Receiving medical care is by no means the same in every environment. Clearly, when you go to your local doctor’s office, visit a nearby urgent care center, check into the hospital, or rush to the emergency room, each experience is fundamentally different from the next. But did you know that where you are treated and who is involved in your treatment may also spell implications if you are a victim of medical malpractice?
In fact, the damages to which you are entitled may be limited if the facility where you are treated meets certain requirements under the law. Additionally, certain clinics and healthcare organizations providing medical services are entitled to immunity if they qualify as “charitable organizations.” While there are certain rules regarding liability and compensation for medical malpractice victims, the law is a living, breathing entity that continues to evolve as new cases raise new issues. Courts in New Jersey face the ongoing task of determining the application of current laws, and clarifying what these laws mean for patients and healthcare providers. A recent case brought a number of these questions to the forefront, explained in greater detail below.
How Being Treated at a Charitable Medical Facility may Affect Legal Claims for Negligence in New Jersey
Determining an organization’s eligibility for immunity in a medical malpractice case is decided based on whether the entity actually meets the criteria for a charitable organization and whether the plaintiff is an actual “beneficiary” of their services. In this case, brought before the U.S. District Court for the District of New Jersey, the United States government sought immunity when facing a medical malpractice lawsuit alleging negligence by a surgeon when performing a C-section at a federally-funded clinic.
The plaintiff in this case underwent an emergency cesarean section (C-section) at Inspira Medical Center in Vineland, New Jersey. She was 34 weeks pregnant at the time and sought medical care after experiencing vaginal bleeding. Another doctor was providing her prenatal care, but she received OB-GYN care at the clinic from Ylbe Franco-Palacios, a physician with CompleteCare Health Network. Although she delivered a healthy baby boy, the plaintiff found out days later that she had suffered a perforated colon requiring corrective surgery.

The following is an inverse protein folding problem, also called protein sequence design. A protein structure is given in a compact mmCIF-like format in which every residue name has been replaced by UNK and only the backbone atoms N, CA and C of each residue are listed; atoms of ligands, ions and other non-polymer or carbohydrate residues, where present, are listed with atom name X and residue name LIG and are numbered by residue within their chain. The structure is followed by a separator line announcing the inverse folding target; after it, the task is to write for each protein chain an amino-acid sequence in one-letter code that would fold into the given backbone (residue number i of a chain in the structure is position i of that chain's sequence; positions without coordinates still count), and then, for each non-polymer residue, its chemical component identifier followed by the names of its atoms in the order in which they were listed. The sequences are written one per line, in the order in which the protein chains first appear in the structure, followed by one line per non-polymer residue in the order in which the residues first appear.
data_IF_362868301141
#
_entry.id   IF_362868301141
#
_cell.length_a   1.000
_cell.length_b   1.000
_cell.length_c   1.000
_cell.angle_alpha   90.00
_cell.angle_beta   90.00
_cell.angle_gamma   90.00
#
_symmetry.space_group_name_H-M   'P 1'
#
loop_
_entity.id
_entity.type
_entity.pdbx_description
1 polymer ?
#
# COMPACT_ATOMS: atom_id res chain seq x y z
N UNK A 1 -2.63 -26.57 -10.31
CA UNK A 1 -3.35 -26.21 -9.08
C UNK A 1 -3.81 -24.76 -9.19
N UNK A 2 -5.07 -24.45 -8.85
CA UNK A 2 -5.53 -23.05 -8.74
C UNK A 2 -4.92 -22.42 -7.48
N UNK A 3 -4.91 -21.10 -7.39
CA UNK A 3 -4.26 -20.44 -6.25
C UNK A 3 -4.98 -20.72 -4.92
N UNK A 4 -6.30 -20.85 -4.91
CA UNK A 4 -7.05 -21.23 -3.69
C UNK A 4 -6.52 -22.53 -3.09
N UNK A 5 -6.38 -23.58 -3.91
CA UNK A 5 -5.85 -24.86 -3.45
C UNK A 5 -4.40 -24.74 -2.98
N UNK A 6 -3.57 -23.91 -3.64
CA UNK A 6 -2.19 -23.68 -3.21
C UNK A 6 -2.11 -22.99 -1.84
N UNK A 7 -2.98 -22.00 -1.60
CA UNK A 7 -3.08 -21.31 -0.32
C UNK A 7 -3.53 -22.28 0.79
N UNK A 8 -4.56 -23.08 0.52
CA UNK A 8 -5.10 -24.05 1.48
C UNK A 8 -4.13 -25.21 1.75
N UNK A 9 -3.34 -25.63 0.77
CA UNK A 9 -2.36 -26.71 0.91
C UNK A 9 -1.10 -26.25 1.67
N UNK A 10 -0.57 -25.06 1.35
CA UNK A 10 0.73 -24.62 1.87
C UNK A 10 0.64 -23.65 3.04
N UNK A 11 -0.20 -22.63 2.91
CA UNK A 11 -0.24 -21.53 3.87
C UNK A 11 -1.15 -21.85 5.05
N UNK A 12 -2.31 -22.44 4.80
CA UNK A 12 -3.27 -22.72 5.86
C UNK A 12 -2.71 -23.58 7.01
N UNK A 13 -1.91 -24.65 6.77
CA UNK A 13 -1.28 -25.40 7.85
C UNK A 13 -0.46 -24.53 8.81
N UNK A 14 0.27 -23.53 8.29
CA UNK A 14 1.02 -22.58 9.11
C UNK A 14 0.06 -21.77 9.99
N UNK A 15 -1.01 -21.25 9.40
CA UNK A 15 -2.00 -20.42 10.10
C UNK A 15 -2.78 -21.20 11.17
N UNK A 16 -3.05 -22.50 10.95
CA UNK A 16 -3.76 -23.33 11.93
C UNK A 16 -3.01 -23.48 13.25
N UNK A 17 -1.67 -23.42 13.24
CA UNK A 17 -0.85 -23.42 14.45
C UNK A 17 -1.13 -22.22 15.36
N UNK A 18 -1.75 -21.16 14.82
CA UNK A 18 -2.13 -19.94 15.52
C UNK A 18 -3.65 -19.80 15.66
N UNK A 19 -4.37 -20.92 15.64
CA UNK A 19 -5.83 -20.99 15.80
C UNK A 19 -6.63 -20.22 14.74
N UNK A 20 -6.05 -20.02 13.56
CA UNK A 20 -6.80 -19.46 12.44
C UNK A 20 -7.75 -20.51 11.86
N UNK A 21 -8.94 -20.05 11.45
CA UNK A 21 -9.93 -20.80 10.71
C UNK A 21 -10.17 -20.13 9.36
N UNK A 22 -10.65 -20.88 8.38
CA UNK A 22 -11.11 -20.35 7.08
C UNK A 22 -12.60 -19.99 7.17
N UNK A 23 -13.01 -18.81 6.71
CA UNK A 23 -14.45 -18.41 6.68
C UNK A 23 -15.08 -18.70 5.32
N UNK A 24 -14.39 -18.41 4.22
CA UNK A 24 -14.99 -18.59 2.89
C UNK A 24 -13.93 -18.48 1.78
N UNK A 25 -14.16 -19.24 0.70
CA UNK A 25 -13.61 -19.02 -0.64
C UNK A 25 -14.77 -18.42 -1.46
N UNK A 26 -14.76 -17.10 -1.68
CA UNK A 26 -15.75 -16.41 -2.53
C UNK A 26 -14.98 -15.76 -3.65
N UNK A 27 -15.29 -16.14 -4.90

When a Med Mal Defendant Argues for Charitable Immunity in NJ
In the medical malpractice litigation that followed, the government claimed that CompleteCare should be entitled to total immunity under the New Jersey Charitable Immunity Act. The New Jersey Charitable Immunity Act is intended to prevent the use of charitable funds for purposes other than the original intent of the donation. It applies to entities that are primarily funded through charitable contributions, as opposed to government-funded.
CompleteCare is a private nonprofit organization providing health care services at 19 different locations in Southern New Jersey. The patients who receive treatment at CompleteCare locations are notoriously underserved when it comes to medical care; many do not have insurance and some are unable to pay. Since the surgeon who performed the C-section was operating in the course of her work with CompleteCare, the judge who decided this case was presented with several questions. First, should CompleteCare be entitled to immunity? And second, does CompleteCare qualify for a damages cap?
Judge Robert Kugler of the U.S. District Court for the District of New Jersey ruled that CompleteCare should not be entitled to complete immunity, as it is not substantially funded by charitable contributions. The majority of its budget is generated through government funding, with Medicaid responsible for approximately 65% and Medicare accounting for another 5%. Patient billing also contributes to the overall budget.
Is there a Damages Cap if a Doctor is Negligent at a Federally-Funded Hospital in NJ?
The judge in this case did not grant immunity; however, he did order a $250,000 damages cap, limiting the amount of compensation that the plaintiff could recover for her injuries. The damages cap applies because Judge Kugler found that CompleteCare is “organized exclusively for hospital purposes.” A prior Supreme Court case in 2015 established that a medical facility becomes a “hospital” when it provides a broad range of emergency and preventative medical services to the public.
In another case against CompleteCare in 2016, Senior Judge Joseph Rodriguez of the U.S. District Court for the District of New Jersey also found that CompleteCare was exclusively operating for a hospital purpose. The previous case involved a woman who alleged that she did not receive prenatal screening for Down syndrome. She ultimately delivered a child with this condition. The ruling in that case also limited damages to $250,000. By allowing for a damages cap in each of these cases, the government was granted a limit on its overall liability.
Negligent Treatment at a Public Hospital in NJ, Am I Entitled to Compensation?
If you have been injured as a result of medical negligence in New Jersey, it is important to understand the laws and standards that may apply in your case. Our team of medical malpractice attorneys concentrates on this area of law to remain abreast of recent changes and developments that may affect our clients. With a thorough command of medical malpractice in New Jersey, we fight tirelessly for maximum compensation on behalf of victims and families across the state. For help with your case, contact us today at 973-435-4551. We can be reached immediately and consultations are always provided at no cost.
For more information, access the following article: Med Mal Liability Capped at $250K in Lawsuit Involving Federally Funded Doctor